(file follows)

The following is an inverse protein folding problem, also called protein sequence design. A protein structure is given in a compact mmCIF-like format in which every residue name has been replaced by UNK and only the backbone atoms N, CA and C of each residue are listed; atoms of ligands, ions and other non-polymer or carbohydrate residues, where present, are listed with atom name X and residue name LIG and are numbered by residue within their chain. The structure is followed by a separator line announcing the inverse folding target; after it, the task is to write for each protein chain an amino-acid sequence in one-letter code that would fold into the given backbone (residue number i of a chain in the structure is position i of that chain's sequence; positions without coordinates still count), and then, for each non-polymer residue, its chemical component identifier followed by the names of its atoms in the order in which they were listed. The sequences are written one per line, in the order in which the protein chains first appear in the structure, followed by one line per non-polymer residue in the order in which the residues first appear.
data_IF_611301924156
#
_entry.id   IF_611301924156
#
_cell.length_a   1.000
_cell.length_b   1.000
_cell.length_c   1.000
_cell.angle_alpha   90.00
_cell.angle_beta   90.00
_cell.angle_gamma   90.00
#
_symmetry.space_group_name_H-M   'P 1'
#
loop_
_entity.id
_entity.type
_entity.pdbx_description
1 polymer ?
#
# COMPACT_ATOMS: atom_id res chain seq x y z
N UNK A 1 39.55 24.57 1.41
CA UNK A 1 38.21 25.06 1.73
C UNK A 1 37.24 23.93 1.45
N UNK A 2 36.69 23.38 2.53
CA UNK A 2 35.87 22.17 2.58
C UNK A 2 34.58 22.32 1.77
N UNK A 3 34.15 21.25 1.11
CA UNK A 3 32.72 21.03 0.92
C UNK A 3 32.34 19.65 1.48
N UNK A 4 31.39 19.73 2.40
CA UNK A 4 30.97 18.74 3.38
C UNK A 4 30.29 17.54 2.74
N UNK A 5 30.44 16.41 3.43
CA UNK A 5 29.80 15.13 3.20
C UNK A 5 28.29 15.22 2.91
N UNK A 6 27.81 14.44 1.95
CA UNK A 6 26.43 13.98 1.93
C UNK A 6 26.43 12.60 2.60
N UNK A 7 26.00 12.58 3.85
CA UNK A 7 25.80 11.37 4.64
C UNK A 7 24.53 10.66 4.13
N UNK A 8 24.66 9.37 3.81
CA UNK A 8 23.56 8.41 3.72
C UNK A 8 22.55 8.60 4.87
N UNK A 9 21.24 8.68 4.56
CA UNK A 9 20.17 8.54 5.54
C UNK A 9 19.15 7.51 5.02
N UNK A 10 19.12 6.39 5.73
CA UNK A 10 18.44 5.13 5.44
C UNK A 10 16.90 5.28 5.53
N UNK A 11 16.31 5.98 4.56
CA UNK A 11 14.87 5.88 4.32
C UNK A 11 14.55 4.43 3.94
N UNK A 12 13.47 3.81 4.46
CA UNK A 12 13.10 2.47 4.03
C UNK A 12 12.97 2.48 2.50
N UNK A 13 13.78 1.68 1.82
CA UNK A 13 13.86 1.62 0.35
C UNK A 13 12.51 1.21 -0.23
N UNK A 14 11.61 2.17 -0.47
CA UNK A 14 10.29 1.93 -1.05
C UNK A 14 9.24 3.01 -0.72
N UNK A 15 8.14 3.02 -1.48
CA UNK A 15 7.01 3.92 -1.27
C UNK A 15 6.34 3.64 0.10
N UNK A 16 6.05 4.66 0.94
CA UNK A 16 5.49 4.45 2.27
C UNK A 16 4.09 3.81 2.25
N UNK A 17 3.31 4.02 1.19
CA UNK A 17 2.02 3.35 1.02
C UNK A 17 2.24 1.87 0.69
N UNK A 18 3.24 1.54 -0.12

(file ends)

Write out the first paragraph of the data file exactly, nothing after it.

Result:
The following is an inverse protein folding problem, also called protein sequence design. A protein structure is given in a compact mmCIF-like format in which every residue name has been replaced by UNK and only the backbone atoms N, CA and C of each residue are listed; atoms of ligands, ions and other non-polymer or carbohydrate residues, where present, are listed with atom name X and residue name LIG and are numbered by residue within their chain. The structure is followed by a separator line announcing the inverse folding target; after it, the task is to write for each protein chain an amino-acid sequence in one-letter code that would fold into the given backbone (residue number i of a chain in the structure is position i of that chain's sequence; positions without coordinates still count), and then, for each non-polymer residue, its chemical component identifier followed by the names of its atoms in the order in which they were listed. The sequences are written one per line, in the order in which the protein chains first appear in the structure, followed by one line per non-polymer residue in the order in which the residues first appear.